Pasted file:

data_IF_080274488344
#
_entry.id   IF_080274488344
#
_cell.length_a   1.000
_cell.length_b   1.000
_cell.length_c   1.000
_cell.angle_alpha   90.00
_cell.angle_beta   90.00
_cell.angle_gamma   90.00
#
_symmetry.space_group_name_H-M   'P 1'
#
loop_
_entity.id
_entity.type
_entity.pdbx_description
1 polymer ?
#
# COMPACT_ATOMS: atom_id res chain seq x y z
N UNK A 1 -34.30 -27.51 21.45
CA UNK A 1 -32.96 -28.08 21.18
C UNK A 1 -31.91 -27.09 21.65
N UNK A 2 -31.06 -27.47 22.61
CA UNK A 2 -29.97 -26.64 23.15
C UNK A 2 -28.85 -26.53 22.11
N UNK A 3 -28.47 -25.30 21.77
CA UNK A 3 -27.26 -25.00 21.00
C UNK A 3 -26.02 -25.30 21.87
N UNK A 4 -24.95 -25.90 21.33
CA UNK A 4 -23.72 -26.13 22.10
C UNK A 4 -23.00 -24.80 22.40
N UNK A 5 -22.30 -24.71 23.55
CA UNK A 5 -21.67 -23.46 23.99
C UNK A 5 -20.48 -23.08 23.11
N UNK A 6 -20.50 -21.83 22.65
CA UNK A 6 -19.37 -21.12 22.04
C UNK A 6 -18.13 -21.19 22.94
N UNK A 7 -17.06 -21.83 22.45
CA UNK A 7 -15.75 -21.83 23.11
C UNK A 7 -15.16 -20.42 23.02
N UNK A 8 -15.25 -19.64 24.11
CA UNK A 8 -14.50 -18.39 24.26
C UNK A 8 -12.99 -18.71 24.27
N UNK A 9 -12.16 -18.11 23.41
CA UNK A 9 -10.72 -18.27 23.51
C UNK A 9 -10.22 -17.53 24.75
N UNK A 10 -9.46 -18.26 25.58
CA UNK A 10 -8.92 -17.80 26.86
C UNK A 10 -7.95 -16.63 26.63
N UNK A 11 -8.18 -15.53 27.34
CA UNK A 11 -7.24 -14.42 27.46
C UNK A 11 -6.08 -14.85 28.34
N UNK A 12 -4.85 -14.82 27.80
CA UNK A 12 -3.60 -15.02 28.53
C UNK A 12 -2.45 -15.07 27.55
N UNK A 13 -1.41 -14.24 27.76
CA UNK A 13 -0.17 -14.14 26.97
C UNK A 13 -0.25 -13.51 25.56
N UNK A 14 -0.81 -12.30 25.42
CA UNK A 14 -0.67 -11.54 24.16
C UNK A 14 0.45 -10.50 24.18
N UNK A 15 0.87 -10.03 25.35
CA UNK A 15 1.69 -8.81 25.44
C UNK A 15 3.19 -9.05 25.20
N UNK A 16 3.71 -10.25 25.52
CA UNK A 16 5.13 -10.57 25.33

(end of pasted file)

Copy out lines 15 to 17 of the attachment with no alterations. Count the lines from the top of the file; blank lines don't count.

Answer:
_entity.id
_entity.type
_entity.pdbx_description